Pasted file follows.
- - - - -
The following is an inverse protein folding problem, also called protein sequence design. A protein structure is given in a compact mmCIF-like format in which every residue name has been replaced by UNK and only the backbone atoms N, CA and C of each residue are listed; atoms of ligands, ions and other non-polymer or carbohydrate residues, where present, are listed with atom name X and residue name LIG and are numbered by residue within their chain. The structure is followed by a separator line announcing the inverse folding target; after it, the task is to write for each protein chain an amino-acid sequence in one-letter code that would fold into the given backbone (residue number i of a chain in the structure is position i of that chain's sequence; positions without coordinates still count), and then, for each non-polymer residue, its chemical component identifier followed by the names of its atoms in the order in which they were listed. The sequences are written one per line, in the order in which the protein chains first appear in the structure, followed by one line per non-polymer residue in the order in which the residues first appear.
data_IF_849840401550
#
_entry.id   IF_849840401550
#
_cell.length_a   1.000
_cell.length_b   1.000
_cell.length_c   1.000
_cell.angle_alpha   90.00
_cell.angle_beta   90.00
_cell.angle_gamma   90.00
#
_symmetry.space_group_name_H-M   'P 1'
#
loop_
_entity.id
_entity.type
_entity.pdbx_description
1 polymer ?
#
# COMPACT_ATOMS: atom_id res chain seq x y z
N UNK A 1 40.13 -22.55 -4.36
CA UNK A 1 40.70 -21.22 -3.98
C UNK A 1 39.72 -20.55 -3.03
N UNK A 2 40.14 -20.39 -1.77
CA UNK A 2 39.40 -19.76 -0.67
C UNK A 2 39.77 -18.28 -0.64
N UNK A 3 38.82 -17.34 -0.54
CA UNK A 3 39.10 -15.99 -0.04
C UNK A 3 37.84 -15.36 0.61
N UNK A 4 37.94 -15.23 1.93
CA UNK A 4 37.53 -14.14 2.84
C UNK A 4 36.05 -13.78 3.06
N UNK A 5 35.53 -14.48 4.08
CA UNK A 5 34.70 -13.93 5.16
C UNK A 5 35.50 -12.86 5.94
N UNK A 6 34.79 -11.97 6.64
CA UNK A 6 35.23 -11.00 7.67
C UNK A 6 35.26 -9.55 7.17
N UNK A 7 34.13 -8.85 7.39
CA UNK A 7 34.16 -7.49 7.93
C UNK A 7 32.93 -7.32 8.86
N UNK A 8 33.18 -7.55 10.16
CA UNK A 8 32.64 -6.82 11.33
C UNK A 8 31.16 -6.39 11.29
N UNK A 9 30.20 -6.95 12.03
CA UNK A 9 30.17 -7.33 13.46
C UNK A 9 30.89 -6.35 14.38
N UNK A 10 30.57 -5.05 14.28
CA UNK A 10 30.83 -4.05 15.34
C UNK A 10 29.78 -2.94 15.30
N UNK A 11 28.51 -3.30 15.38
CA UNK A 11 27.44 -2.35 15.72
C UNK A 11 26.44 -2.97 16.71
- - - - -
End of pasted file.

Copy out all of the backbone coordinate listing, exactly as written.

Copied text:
The following is an inverse protein folding problem, also called protein sequence design. A protein structure is given in a compact mmCIF-like format in which every residue name has been replaced by UNK and only the backbone atoms N, CA and C of each residue are listed; atoms of ligands, ions and other non-polymer or carbohydrate residues, where present, are listed with atom name X and residue name LIG and are numbered by residue within their chain. The structure is followed by a separator line announcing the inverse folding target; after it, the task is to write for each protein chain an amino-acid sequence in one-letter code that would fold into the given backbone (residue number i of a chain in the structure is position i of that chain's sequence; positions without coordinates still count), and then, for each non-polymer residue, its chemical component identifier followed by the names of its atoms in the order in which they were listed. The sequences are written one per line, in the order in which the protein chains first appear in the structure, followed by one line per non-polymer residue in the order in which the residues first appear.
data_IF_849840401550
#
_entry.id   IF_849840401550
#
_cell.length_a   1.000
_cell.length_b   1.000
_cell.length_c   1.000
_cell.angle_alpha   90.00
_cell.angle_beta   90.00
_cell.angle_gamma   90.00
#
_symmetry.space_group_name_H-M   'P 1'
#
loop_
_entity.id
_entity.type
_entity.pdbx_description
1 polymer ?
#
# COMPACT_ATOMS: atom_id res chain seq x y z
N UNK A 1 40.13 -22.55 -4.36
CA UNK A 1 40.70 -21.22 -3.98
C UNK A 1 39.72 -20.55 -3.03
N UNK A 2 40.14 -20.39 -1.77
CA UNK A 2 39.40 -19.76 -0.67
C UNK A 2 39.77 -18.28 -0.64
N UNK A 3 38.82 -17.34 -0.54
CA UNK A 3 39.10 -15.99 -0.04
C UNK A 3 37.84 -15.36 0.61
N UNK A 4 37.94 -15.23 1.93
CA UNK A 4 37.53 -14.14 2.84
C UNK A 4 36.05 -13.78 3.06
N UNK A 5 35.53 -14.48 4.08
CA UNK A 5 34.70 -13.93 5.16
C UNK A 5 35.50 -12.86 5.94
N UNK A 6 34.79 -11.97 6.64
CA UNK A 6 35.23 -11.00 7.67
C UNK A 6 35.26 -9.55 7.17
N UNK A 7 34.13 -8.85 7.39
CA UNK A 7 34.16 -7.49 7.93
C UNK A 7 32.93 -7.32 8.86
N UNK A 8 33.18 -7.55 10.16
CA UNK A 8 32.64 -6.82 11.33
C UNK A 8 31.16 -6.39 11.29
N UNK A 9 30.20 -6.95 12.03
CA UNK A 9 30.17 -7.33 13.46
C UNK A 9 30.89 -6.35 14.38
N UNK A 10 30.57 -5.05 14.28
CA UNK A 10 30.83 -4.05 15.34
C UNK A 10 29.78 -2.94 15.30
N UNK A 11 28.51 -3.30 15.38
CA UNK A 11 27.44 -2.35 15.72
C UNK A 11 26.44 -2.97 16.71